Daniel Mengara: These are two questions that must be separated. It seems obvious that the presence of Ali Bongo and other African dictators, who attack freedom of speech in their own countries, at a supposed demonstration to defend this freedom is an unsustainable paradox. This obviously involved their desire to give themselves some credibility, even though they are ridiculous in the eyes of the world. Instead, they look like little black boys trying to fit in in front of the Whites, not understanding that everyone around looks at them with contempt. As for the record of Ali Bongo, what do you want me to say? It is a true national debacle, a massacre. When someone has spent all his life behind his father’s skirts, when one learns from Papa so much that is immoral, criminal, and finally achieves power because Papa set up a political system guaranteeing his son easy access to power, the result can only be disastrous. Men have certainly changed, but the system of incompetence in which Bongo's father was not able to do anything positive in 42 years in power is the same in which Ali Bongo does nothing positive. The Bongos are just a curse for Gabon. Five years is an eternity and yet, consider; Ali Bongo had promised during his campaign in 2009 to raise the minimum wage to 150,000 CFA francs, and the Gabonese are still waiting. Worse, he is now promising a minimum wage of 300,000 francs even as Gabon’s revenues will be halved by the fall in oil prices. Do you think he’s serious? He also promised 5,000 social housing units per year, but Gabonese are, once again, waiting. Instead of improving, the economic climate has worsened, with the State now unable to pay its foreign and domestic debt, which is leading to the failure of a lot of businesses because of the State’s unpaid obligations. Since 2009, he promised, and I quote, "thousands of jobs for the Gabonese"; however, unemployment today affects between 30 and 35% of young people. Hospitals are still not rehabilitated and remain the same deathtraps they were under Bongo’s father. Gabonese children still study today sitting on the floor, a phenomenon we find even in some schools in Libreville. In August 2013, he had promised, I quote again, "400 classrooms offering 20,000 seats for the start of October 2013.” None of these classes have been built to date. And one wonders how Ali Bongo pissed away 5 years in power! Even the roads, which he said were capable of being developed have remained veritable quagmires. Gabon, has currently 9170 km of roads, of which only 10 % were paved as of June 2013--approximately 1055 km of roads in total. Of these 1,055 km of paved roads, Bongo had put down 900 km of asphalt, which means that Ali Bongo as of June 30, 2013--that is to say four years after coming to power—had paved 155 km of new roads, a pitiful average of 38 km of roads per year!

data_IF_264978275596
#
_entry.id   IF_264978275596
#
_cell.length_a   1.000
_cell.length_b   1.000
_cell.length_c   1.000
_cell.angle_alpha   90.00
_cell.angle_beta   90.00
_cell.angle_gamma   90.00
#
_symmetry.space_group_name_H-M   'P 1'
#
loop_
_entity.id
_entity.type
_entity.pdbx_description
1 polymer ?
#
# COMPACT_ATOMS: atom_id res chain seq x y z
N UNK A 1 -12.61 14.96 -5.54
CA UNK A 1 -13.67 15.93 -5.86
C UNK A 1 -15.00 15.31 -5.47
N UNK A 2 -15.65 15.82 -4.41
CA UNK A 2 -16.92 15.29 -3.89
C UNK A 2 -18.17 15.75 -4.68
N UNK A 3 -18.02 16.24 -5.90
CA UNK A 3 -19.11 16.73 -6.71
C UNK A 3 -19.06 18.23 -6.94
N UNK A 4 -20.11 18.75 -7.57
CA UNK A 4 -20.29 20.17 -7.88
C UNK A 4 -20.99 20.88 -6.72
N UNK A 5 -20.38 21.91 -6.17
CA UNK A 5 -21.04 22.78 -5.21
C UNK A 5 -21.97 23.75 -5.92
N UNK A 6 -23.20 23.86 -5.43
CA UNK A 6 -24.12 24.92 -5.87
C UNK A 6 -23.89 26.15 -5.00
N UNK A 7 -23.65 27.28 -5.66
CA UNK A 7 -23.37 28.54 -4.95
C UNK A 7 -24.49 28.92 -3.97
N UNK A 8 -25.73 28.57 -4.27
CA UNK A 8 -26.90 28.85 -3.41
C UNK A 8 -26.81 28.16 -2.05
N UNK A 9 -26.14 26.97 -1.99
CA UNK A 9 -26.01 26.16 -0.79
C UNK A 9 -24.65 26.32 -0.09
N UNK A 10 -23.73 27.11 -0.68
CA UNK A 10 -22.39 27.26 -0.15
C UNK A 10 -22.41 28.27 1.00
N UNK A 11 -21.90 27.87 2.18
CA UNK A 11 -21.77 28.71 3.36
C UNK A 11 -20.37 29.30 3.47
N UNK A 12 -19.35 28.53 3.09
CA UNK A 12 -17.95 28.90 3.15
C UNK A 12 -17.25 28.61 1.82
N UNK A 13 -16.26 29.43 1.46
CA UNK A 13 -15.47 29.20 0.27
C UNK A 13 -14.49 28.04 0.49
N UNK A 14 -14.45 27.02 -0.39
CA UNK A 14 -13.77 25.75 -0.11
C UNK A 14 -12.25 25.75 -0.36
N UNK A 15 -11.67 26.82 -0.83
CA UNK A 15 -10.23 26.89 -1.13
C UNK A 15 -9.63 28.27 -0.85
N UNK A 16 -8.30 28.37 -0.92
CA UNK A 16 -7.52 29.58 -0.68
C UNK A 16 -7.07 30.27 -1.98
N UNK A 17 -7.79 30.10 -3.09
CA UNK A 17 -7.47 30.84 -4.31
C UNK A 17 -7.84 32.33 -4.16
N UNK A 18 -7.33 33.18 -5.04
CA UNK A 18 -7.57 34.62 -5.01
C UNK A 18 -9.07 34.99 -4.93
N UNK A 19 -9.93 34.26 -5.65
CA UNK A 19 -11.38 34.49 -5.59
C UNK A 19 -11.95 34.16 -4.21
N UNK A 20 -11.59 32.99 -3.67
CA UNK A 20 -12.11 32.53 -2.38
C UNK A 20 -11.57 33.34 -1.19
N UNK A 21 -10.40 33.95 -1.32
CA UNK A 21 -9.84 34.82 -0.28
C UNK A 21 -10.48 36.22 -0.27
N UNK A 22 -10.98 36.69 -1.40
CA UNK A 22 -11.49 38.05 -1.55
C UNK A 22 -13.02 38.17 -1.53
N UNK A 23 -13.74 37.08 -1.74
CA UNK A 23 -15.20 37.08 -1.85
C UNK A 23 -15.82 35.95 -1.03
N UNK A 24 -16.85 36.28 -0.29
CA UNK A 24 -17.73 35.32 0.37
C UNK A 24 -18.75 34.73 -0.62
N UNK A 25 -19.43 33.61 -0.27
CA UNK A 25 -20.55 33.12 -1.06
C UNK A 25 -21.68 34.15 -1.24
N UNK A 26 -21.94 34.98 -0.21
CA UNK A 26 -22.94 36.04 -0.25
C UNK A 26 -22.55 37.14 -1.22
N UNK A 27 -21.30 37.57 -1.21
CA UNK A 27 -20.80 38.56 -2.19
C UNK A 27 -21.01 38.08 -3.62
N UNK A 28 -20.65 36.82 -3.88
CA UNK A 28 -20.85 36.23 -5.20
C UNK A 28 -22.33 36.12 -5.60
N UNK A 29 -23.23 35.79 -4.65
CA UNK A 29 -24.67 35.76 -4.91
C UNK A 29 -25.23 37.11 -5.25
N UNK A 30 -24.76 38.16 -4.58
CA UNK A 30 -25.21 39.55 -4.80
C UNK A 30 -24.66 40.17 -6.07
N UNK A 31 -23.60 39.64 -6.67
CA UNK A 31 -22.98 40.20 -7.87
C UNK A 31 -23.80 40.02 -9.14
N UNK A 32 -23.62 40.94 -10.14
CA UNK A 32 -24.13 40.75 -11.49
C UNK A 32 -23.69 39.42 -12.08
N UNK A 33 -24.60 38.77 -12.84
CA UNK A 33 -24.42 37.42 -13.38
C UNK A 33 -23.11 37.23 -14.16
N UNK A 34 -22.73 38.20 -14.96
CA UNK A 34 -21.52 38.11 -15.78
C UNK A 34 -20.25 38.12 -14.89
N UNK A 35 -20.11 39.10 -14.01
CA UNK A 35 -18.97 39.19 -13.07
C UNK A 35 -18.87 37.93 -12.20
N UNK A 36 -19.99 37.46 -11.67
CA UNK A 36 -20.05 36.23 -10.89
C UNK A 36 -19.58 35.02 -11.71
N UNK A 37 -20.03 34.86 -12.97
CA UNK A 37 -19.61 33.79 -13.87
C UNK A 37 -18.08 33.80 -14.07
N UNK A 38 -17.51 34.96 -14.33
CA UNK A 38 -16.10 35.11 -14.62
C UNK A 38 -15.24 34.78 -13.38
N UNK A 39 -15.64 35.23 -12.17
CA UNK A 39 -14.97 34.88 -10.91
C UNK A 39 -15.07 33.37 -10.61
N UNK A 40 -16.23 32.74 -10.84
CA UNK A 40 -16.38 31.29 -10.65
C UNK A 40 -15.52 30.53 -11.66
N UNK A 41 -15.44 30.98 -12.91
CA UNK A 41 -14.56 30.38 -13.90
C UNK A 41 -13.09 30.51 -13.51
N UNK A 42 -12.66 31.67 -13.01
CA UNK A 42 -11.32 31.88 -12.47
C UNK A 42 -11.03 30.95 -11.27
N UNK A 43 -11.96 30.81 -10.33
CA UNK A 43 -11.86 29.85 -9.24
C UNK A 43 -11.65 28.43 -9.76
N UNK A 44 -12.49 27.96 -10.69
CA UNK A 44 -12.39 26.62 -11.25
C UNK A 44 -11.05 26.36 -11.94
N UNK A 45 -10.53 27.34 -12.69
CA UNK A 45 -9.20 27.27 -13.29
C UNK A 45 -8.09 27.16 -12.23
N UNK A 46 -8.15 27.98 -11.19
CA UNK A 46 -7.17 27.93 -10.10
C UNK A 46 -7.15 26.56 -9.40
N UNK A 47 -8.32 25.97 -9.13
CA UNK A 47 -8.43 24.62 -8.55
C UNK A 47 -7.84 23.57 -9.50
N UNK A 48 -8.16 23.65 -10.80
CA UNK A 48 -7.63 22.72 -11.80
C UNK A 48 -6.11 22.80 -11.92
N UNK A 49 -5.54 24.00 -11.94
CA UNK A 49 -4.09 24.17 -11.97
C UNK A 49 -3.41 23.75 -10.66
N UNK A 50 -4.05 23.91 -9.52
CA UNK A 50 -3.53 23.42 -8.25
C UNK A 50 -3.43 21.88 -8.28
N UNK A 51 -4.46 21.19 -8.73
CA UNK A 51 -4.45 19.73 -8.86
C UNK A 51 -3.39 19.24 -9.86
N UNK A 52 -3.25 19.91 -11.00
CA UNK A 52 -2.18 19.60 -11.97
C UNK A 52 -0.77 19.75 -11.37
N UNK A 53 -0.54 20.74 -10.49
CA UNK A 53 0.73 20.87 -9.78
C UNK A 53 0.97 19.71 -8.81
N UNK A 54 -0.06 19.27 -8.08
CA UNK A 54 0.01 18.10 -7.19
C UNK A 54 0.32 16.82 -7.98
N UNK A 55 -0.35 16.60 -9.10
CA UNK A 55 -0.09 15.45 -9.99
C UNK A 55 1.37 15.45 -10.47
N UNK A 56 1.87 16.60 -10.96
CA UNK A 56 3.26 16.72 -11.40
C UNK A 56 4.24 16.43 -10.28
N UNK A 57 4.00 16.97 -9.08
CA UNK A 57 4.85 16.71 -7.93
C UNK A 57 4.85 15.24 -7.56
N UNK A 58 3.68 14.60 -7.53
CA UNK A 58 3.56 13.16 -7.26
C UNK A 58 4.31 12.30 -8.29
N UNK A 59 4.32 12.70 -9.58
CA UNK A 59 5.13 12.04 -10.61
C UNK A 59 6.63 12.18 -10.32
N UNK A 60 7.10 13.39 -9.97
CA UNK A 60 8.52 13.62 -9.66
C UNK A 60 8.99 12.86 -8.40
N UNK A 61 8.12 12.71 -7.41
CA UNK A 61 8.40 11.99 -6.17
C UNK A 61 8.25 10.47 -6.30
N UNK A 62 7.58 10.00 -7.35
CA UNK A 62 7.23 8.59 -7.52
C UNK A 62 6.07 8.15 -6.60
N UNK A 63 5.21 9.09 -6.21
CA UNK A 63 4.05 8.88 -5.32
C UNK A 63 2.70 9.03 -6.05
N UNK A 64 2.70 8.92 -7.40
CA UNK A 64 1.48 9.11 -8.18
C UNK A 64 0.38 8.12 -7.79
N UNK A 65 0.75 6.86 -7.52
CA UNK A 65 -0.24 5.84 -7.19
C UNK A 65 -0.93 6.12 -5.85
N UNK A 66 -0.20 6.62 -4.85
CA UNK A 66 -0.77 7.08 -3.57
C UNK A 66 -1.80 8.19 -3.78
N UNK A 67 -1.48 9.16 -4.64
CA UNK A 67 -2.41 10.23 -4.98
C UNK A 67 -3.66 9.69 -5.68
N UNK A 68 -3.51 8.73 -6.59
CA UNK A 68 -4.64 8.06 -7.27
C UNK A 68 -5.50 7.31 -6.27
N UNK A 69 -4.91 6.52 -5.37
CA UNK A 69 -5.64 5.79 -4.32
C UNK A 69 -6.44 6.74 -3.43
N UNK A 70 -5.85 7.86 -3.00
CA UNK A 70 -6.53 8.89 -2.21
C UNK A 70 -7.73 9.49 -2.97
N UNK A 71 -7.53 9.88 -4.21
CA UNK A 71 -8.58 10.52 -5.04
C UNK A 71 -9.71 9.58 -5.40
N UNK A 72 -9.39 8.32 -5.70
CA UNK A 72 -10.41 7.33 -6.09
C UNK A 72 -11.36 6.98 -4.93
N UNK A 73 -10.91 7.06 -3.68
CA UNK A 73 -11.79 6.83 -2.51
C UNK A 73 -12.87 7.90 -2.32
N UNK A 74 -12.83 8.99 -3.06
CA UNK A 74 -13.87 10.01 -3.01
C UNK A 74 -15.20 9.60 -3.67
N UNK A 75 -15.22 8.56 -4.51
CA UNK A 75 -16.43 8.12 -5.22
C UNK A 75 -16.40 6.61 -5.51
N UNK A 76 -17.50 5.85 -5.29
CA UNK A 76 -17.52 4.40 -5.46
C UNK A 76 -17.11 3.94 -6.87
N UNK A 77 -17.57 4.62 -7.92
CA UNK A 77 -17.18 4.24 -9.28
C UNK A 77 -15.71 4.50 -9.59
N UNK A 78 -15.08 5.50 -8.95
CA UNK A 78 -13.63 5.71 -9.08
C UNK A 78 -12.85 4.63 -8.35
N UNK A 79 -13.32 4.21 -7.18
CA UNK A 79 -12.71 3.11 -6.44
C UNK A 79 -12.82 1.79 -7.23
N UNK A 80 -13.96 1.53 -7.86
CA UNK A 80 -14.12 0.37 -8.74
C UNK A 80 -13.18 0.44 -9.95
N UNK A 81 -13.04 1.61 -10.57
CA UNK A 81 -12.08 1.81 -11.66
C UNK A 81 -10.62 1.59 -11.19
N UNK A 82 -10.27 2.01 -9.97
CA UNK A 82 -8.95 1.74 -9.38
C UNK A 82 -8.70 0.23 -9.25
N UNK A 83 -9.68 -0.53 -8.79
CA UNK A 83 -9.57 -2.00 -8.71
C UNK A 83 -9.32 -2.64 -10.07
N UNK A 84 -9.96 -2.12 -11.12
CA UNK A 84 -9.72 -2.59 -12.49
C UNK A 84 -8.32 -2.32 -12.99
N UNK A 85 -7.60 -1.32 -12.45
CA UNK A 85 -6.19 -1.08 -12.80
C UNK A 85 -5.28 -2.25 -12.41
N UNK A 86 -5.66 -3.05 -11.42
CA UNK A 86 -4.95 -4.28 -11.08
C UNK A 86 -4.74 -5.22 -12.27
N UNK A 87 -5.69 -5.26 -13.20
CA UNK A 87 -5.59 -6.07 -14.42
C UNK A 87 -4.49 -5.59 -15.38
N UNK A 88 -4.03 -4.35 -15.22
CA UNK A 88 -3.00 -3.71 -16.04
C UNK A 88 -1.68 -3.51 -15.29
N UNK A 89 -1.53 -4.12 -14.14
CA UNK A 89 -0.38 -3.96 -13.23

Basically, the record and the regime of Ali Bongo is a true national fraud. Fraud in the way in which he came to power, not on the basis of competence recognized in him freely by the Gabonese, but on the basis of his alleged affiliation with a dictator; fraud in a social project which was only a fantasy and a lie sold in Gabon, and a fraud based on his origins, according to Pierre Pean’s book released in 2014, which which says he is originally a native of Biafra, and thus adopted son of Omar Bongo, which on the basis of Article 10 of our constitution, means he is not eligible for this position. The very fact that he refused to submit to a DNA test is independently verified evidence that there is something fishy. But this is the only thing that would satisfy the Gabonese, as it is the only thing capable of scientifically establishing affiliation with his supposedly still-living mother. The presentation of a birth certificate is not enough, especially when we know that he has already presented two false birth certificates that contradict, and even throw doubt on the year of birth of his own "father" Omar Bongo, who has two different ages recorded on the two documents. We have truly reached a situation where only immediate resignation of Ali Bongo would be likely to satisfy the Gabonese.